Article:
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As Coronavirus Spreads, the Vulnerable Workers Who Prepare and Serve Your Food Probably Don’t Have Sick Leave

Mar 5, 2020 / News Item / Eater — Jaya Saxena

In its overview of the novel coronavirus, the CDC has a few recommendations: Wash your hands thoroughly, avoid people who are sick, and importantly, stay at home if you are sick. Guidelines say symptoms could take up to 14 days to show up, so when possible, people who’ve traveled to areas where the new coronavirus has a stronger presence (China, Hong Kong, Singapore, Korea, Mongolia, Italy, Japan, Macau, and Iran as of publishing) are encouraged to self-isolate for those two weeks. It’s public health in action, ideally meant to protect as many people as possible from getting sick.

But anyone who has ever worked in a restaurant probably sees these recommendations as a fantasy. There’s no federal requirements for paid sick leave in the U.S., and restaurants and delivery services are notoriously hostile to shift workers calling in sick. In 2015, Whitney Filloon wrote for Eater that a vast majority of food workers will work while they’re ill, with 45 percent saying they “can’t afford to lose pay.” Recently, writer Lauren Hough tweeted about “how many service industry workers will continue going to work” throughout the pandemic because they won’t get paid otherwise; she received hundreds of responses detailing just what those in the food industry are expected to do. “Called in sick as a waitress with 105 fever. Was told if I didn’t come to work I was fired,” responded one person. “I worked food service for 9 years. The only times I was allowed to call out were when I was hospitalized,” said another.

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Restaurants will keep cooking and drivers will keep delivering (possibly to people under the 14-day quarantine), because they literally can’t afford not to. And, at least so far, restaurants and delivery services show few signs of changing these conditions.

In a statement to Eater, Grubhub said “we are focused on prioritizing the health and safety of our drivers, diners, restaurant partners and employees during this challenging time. We will continue to monitor the situation closely, including assessing and analyzing the potential impact on our business.” However, the company did not respond to questions about a sick leave policy for drivers; according to reviews on Glassdoor, paid sick days aren’t offered to drivers on contract, and those who cancel scheduled shifts are penalized.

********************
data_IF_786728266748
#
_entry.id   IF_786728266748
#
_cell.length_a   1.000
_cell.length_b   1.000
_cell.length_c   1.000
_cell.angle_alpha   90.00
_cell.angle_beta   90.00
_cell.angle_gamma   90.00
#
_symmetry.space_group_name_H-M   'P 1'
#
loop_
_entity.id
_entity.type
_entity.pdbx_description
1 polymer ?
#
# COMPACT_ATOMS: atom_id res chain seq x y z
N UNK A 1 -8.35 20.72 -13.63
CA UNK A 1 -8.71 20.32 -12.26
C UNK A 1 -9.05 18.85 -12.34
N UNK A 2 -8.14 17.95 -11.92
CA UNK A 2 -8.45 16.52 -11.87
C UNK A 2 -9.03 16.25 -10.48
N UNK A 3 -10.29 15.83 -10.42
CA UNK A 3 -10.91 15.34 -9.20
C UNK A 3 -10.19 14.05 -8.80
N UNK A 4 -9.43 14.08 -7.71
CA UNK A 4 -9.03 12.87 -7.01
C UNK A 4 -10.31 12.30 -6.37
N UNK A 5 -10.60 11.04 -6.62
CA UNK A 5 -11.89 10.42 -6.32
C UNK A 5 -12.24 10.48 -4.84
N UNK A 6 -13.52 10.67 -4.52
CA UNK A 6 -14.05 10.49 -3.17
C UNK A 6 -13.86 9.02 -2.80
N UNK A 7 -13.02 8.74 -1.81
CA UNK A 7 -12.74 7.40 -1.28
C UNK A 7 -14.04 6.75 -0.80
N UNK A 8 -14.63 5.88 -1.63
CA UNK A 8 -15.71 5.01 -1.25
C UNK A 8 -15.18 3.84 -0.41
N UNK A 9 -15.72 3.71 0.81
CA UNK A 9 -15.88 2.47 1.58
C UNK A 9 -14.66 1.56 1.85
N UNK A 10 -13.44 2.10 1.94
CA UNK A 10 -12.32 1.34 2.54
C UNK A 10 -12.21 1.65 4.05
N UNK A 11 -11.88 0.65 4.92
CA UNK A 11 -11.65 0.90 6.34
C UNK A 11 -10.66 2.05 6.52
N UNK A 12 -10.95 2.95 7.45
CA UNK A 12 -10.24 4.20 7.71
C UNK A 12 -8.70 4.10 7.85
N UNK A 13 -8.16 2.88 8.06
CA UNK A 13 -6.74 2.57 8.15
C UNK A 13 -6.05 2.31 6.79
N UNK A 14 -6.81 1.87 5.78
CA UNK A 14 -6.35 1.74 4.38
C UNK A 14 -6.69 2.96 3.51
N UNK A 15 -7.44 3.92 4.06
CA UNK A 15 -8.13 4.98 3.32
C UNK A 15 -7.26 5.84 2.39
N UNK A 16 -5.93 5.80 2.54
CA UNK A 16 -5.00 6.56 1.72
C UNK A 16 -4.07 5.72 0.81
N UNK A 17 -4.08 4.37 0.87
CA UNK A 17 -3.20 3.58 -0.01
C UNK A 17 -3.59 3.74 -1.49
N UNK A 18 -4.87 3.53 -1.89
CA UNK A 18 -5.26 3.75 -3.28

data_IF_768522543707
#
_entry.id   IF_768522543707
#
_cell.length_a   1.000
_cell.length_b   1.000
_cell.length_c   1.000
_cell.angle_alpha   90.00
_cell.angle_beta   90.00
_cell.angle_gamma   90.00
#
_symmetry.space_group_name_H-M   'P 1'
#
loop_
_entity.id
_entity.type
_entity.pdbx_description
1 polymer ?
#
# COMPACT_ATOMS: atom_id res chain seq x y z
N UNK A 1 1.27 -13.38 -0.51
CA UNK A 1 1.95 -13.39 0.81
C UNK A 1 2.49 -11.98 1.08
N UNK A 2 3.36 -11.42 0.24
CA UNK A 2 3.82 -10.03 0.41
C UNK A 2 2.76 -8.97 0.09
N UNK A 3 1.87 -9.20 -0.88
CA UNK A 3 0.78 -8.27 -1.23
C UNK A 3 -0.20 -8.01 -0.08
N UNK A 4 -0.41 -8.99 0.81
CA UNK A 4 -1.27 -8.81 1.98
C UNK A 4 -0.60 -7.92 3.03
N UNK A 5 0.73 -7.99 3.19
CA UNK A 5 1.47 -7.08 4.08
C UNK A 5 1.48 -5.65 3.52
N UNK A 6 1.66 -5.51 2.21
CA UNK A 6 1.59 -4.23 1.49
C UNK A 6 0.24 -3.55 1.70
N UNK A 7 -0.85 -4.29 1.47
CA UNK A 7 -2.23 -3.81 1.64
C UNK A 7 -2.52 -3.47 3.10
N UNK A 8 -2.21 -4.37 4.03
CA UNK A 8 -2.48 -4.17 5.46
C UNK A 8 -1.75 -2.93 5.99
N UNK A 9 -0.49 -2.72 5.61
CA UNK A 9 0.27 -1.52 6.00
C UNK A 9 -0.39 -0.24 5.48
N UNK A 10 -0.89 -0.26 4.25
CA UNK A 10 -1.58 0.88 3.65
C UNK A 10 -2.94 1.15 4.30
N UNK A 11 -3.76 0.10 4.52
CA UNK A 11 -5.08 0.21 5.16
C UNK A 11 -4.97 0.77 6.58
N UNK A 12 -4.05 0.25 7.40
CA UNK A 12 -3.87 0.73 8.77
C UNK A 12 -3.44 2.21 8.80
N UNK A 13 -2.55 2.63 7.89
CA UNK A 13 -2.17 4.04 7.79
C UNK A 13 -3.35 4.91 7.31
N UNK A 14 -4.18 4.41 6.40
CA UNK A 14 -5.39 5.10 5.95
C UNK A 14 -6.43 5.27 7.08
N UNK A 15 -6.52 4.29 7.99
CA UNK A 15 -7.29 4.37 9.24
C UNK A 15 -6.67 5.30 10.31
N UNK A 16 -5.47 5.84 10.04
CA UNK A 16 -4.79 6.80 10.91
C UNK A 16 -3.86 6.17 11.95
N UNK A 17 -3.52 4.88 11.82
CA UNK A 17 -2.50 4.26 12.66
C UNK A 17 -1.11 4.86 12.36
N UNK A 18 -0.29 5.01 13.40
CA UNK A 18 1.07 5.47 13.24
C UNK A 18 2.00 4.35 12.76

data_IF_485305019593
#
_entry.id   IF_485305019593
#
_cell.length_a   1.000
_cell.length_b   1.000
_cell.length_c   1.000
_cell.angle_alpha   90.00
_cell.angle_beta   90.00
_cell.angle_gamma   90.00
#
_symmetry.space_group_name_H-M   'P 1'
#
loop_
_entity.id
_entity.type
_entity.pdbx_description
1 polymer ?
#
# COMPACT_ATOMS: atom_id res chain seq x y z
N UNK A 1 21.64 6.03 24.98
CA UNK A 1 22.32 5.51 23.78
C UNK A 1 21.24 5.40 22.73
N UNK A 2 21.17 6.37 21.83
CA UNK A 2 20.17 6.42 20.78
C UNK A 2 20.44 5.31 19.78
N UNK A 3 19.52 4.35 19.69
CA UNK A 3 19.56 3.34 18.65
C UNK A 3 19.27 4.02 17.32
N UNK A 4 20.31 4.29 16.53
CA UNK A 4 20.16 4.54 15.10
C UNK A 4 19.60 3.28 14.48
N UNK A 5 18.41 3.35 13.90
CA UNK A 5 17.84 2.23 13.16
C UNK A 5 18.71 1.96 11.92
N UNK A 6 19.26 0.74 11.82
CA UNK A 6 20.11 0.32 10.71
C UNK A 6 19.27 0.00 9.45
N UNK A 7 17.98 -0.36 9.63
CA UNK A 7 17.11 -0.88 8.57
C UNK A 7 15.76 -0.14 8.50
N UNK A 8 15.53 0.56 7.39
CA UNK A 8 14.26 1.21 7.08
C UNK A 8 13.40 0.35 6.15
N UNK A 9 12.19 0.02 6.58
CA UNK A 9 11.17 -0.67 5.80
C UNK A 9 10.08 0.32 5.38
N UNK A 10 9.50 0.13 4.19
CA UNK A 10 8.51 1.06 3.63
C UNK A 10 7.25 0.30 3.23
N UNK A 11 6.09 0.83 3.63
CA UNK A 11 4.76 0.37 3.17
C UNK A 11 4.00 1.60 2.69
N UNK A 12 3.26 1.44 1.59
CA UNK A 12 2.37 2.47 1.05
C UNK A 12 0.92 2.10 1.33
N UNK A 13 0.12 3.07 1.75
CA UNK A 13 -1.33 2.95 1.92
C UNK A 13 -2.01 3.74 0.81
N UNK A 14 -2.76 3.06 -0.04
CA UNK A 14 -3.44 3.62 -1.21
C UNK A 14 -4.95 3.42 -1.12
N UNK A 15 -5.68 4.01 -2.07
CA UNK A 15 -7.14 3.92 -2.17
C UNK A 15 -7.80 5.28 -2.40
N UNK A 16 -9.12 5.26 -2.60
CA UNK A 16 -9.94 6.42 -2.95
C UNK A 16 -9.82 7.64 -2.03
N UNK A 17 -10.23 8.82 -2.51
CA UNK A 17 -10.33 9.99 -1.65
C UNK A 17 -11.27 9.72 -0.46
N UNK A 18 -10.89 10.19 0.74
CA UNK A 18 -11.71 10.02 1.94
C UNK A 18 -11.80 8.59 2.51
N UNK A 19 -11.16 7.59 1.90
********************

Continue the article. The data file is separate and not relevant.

Uber Eats offered a similar statement, saying “we remain in close contact with local public health organizations and will continue to follow their recommendations,” and that it haspublished guidelines for drivers in case of an outbreak, advising them to keep their cars clean, wash their hands often, and to stay home if they have even a “mild illness.” However, Uber Eats also does not provide drivers with paid time off, so it’s not hard to imagine that drivers who need money would ignore advice to stay home.

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One way restaurant workers have been able to get better benefits, which allow them to actually follow guidelines like “stay home if you think you might have a virus,” is through labor organizing. G, a server in a hotel restaurant and an organizer with the Industrial Workers of the World, says he’s lucky that the hotel he works at is unionized and they receive paid sick leave, but that’s not been the case in every other restaurant he’s worked at. 

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G notes that even when there are laws requiring paid sick leave, employers don’t always honor them. “I interviewed two organizers with the Little Big Union,” he said, “and even though [Oregon’s] legislature passed a law for paid sick leave, the employers weren’t honoring it. They don’t have to. There’s no one to hold them accountable.” Organization has been one way to actually get employers to provide benefits and adhere to them.

Some chains are making changes. Trader Joe’s, whose employees recently moved to unionize, is allowing employees to be reimbursed for sick time taken for “respiratory illness.” And Starbucks said in a memo that employees are encouraged to stay home if they feel ill. Crucially, Starbucks provides paid sick leave for workers. 

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